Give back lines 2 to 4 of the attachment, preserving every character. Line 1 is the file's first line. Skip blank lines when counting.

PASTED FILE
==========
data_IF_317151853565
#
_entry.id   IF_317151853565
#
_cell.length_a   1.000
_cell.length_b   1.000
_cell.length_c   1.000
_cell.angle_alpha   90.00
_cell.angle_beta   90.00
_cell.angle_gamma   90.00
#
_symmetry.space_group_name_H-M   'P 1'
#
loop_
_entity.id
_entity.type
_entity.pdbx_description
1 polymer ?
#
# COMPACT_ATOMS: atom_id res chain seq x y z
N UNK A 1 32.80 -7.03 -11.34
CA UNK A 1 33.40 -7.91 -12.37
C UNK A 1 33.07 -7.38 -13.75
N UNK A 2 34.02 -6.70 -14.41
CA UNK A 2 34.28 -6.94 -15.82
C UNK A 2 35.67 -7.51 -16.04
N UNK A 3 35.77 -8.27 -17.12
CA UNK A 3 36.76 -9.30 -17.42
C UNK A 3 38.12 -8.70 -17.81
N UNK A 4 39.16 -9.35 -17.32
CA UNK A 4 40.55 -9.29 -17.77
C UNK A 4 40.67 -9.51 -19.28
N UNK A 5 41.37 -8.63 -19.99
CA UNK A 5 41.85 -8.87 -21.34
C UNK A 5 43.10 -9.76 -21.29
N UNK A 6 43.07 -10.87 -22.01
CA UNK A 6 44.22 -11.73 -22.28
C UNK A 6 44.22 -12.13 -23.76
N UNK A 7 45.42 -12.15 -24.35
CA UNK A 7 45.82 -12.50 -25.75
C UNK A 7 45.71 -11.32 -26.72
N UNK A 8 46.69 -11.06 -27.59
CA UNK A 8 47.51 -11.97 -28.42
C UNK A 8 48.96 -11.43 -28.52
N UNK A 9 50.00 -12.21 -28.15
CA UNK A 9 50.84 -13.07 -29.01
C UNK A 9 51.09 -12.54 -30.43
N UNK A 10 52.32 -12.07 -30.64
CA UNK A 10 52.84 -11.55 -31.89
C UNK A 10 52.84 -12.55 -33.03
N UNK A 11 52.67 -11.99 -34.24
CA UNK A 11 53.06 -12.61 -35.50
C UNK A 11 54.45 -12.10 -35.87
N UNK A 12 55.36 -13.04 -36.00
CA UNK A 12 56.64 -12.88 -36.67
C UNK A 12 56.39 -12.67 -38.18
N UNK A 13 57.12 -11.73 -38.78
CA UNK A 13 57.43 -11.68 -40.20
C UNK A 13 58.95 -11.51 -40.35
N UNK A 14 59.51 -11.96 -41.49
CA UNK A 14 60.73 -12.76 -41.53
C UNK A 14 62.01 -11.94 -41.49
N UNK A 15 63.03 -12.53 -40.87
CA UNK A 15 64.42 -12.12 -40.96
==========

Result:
#
_entry.id   IF_317151853565
#